Explaining complex trading concepts, such as dark pools and high-frequency trading, to senior managers and clients can prove equally as challenging as accessing liquidity, according to buy-siders at the Leaders in Trading event in London last week.
A session titled ‘Meeting Future Liquidity Challenges’, sponsored by ITG, brought together key buy-siders to consider how high-frequency trading (HFT) and MiFID II are likely to affect their ability to access liquidity.
However, often it is explaining the many concepts around these market structure issues that can prove the real challenge for trading desks.
Mass media attention that has been drawn to the issue of HFT following the publication of Michael Lewis’ ‘Flash Boys’ earlier this year and has resulted in heads of trading being asked more questions by their clients and bosses about what they do to mitigate the impact of HFT on their execution.
As one buy-sider at the event said: “I’ve had to explain to management and clients that not all HFT is bad, and often it can provide a very useful source of liquidity.”
The traders present were, unsurprisingly, all well aware of the potential pitfalls of HFT and have been for many years, and were frustrated other parts of their business did not fully understand it. One example included the recent squeeze in the US government bonds market, which some had attributed to HFT, but traders at the table agreed it was largely due to a lack of inventory in the banks since the collapse of Lehman Brothers.
Another area where traders are frustrated by a broad lack of understanding is dark pools, which have often been incorrectly labeled as some “bad” due to their name.
“Trustees don’t understand dark pools or other aspects of the trading desks, this means you’re often managing upwards and you need to try and educated them,” said one senior trader, “but we’ve had years to get our heads around dark pools but it can be difficult to get to grips with these concepts quickly for those who aren’t dealing with them every day.”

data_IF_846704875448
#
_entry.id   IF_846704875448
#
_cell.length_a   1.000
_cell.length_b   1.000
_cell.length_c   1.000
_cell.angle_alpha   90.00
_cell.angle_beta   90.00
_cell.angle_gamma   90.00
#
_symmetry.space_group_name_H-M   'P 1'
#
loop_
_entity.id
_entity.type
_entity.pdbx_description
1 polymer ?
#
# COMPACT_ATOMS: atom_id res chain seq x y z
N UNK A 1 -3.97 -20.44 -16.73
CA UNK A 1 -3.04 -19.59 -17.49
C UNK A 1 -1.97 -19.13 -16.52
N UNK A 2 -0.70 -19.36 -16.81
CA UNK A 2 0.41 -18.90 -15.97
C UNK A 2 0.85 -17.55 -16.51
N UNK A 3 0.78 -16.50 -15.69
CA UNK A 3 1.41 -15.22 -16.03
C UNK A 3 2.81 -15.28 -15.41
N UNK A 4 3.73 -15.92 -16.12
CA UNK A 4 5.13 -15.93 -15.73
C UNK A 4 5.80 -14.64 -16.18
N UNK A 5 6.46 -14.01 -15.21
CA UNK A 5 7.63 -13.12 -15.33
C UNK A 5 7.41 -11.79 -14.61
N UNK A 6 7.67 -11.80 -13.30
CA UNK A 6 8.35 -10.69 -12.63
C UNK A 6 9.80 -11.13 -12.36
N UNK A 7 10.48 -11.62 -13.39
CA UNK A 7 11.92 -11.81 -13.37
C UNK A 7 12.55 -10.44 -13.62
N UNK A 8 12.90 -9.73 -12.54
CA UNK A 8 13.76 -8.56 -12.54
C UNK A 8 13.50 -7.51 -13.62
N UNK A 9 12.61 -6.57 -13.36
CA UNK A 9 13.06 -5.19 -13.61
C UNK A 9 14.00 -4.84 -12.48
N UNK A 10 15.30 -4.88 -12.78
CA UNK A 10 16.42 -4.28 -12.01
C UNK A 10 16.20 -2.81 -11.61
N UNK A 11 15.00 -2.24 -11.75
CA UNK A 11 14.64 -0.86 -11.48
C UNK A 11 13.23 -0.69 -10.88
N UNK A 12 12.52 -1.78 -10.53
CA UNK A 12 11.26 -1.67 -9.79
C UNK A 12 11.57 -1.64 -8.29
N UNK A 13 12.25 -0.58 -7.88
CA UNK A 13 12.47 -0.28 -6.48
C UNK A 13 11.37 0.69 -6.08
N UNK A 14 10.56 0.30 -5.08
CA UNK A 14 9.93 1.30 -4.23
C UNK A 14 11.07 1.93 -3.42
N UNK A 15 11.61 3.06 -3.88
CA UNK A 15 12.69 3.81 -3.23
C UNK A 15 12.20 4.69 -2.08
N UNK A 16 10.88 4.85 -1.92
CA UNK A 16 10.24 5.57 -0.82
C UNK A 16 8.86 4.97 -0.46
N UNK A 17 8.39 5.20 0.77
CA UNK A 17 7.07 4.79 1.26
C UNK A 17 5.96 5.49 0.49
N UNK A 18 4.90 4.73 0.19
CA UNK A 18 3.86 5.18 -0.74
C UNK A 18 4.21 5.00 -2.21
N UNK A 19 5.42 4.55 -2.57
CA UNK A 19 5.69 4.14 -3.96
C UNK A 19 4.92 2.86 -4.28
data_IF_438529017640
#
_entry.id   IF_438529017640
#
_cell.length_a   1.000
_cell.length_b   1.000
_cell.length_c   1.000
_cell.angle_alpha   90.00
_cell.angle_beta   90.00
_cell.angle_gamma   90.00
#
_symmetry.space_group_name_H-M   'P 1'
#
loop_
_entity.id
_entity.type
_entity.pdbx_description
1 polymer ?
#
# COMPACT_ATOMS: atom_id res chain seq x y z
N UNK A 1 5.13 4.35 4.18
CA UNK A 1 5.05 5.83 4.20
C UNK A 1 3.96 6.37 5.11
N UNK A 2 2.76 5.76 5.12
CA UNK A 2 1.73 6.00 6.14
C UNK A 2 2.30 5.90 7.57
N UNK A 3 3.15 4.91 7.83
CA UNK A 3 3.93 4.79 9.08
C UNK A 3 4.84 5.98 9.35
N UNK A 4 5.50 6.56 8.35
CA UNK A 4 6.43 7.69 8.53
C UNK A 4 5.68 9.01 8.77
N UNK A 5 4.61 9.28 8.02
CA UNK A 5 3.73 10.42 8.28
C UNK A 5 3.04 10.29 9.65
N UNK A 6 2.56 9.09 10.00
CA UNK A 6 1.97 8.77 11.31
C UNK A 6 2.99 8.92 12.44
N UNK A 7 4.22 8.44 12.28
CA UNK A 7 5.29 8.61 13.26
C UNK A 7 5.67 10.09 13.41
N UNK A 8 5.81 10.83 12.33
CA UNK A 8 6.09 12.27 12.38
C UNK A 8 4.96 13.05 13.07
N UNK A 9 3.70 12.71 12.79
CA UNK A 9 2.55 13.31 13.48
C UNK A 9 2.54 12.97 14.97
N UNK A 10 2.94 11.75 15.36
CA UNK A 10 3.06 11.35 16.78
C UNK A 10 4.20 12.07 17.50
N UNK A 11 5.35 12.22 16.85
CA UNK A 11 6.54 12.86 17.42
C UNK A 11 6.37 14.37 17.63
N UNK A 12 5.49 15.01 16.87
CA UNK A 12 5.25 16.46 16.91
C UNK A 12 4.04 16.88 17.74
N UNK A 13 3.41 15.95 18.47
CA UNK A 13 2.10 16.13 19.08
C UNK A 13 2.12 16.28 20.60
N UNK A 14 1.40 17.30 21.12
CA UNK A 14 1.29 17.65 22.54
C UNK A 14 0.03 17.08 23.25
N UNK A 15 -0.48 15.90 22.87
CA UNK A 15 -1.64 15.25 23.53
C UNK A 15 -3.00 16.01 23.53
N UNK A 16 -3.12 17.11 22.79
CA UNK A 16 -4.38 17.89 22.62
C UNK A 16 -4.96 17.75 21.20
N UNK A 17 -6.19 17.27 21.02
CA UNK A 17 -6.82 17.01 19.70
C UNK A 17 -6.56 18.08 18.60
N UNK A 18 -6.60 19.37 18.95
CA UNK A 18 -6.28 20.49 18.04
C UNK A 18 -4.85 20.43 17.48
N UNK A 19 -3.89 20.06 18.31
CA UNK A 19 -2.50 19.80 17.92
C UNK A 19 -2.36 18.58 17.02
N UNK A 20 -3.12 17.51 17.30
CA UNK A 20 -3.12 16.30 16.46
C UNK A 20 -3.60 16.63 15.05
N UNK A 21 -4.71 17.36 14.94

Others highlighted that pro-actively feeding back on evolving market issues to managers and clients can often be met with a lack of interest until things blow up in the press. For example, when Barclays’ US dark pool was accused of misleading its customers, senior management suddenly became interested in how their desks used dark pools despite previous indifference.
As the discussion drifted onto how the buy-side can effectively source block liquidity in the post-MiFID II world, feelings were mixed.
There was a general feeling that European markets still face major structural issues that are unlikely to be resolved by the new regulations. For example, European trading volumes remain minute compared to those in the US, and capping dark trades will do nothing to improve it, attendees warned.
The buy-side were also worried that there has already been talk of a MiFID III, with one trader saying, “Every 10 years politicians are setting new rules with absolutely no scientific basis to them. It’s not very helpful and it’s something that needs to be properly debated.”
There was also anger that many EU politicians had privately admitted that the dark pool volume caps in MiFID II are not going to help the market, but are going along with them for political reasons.
However, there was also some optimism. Buy-siders said the avalanche of regulatory change and liquidity challenges in recent years had created a strong basis for the buy- and sell-side to get together and discuss the issues and most were positive that the industry would be able to cooperate to find solutions to these problems despite the regulatory onslaught.
Watch out for coverage of the second buy-side boardroom discussion, which looked at how to build a better trading desk, sponsored by Linedata, on theTRADEnews.com on Friday 28 November.
The TRADE would like to thank the principal supporters of the Leaders in Trading 2014, ITG, Linedata, London Stock Exchange Group and Macquarie and all who attended to make this event a great success.